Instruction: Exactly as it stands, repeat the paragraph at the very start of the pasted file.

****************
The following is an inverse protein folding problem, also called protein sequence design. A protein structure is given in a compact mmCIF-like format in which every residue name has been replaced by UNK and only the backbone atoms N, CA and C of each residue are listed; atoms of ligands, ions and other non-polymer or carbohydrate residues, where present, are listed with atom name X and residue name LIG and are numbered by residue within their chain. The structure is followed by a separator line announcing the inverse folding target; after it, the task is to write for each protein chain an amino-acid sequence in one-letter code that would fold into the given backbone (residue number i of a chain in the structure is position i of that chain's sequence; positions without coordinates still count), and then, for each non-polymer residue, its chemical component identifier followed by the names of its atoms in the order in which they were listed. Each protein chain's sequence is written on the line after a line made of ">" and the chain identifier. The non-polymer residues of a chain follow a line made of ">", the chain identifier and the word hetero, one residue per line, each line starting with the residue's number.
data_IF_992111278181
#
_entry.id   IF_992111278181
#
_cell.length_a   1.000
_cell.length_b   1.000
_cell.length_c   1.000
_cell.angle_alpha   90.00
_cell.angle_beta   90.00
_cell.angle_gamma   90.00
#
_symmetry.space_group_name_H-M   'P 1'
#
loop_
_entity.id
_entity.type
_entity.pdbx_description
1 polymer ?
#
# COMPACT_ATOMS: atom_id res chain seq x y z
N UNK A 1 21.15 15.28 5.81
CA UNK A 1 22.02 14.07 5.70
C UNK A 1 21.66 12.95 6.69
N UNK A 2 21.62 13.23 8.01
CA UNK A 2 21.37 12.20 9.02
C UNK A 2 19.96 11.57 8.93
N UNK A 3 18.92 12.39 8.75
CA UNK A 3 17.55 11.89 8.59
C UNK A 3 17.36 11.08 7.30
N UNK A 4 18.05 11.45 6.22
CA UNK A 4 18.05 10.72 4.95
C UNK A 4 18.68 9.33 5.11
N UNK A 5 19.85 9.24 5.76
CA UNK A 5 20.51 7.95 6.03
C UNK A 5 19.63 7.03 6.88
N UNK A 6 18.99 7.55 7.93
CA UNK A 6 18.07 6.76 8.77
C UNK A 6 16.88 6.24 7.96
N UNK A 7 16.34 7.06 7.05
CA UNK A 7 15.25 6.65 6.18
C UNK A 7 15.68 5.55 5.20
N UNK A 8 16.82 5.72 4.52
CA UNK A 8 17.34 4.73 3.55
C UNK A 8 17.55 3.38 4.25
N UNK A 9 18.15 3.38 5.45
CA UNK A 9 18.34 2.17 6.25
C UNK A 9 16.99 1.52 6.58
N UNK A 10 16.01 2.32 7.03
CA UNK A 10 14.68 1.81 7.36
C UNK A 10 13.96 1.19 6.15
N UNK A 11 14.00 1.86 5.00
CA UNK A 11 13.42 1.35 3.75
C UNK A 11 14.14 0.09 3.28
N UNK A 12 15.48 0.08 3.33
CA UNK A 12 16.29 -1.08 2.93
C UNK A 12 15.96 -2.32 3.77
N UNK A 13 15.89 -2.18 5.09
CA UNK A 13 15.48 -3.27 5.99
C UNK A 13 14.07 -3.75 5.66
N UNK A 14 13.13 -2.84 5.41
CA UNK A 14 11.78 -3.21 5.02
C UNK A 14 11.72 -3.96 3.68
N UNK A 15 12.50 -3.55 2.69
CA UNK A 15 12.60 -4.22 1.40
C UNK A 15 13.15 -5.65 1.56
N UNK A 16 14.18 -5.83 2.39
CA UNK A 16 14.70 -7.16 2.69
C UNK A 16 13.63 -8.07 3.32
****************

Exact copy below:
The following is an inverse protein folding problem, also called protein sequence design. A protein structure is given in a compact mmCIF-like format in which every residue name has been replaced by UNK and only the backbone atoms N, CA and C of each residue are listed; atoms of ligands, ions and other non-polymer or carbohydrate residues, where present, are listed with atom name X and residue name LIG and are numbered by residue within their chain. The structure is followed by a separator line announcing the inverse folding target; after it, the task is to write for each protein chain an amino-acid sequence in one-letter code that would fold into the given backbone (residue number i of a chain in the structure is position i of that chain's sequence; positions without coordinates still count), and then, for each non-polymer residue, its chemical component identifier followed by the names of its atoms in the order in which they were listed. Each protein chain's sequence is written on the line after a line made of ">" and the chain identifier. The non-polymer residues of a chain follow a line made of ">", the chain identifier and the word hetero, one residue per line, each line starting with the residue's number.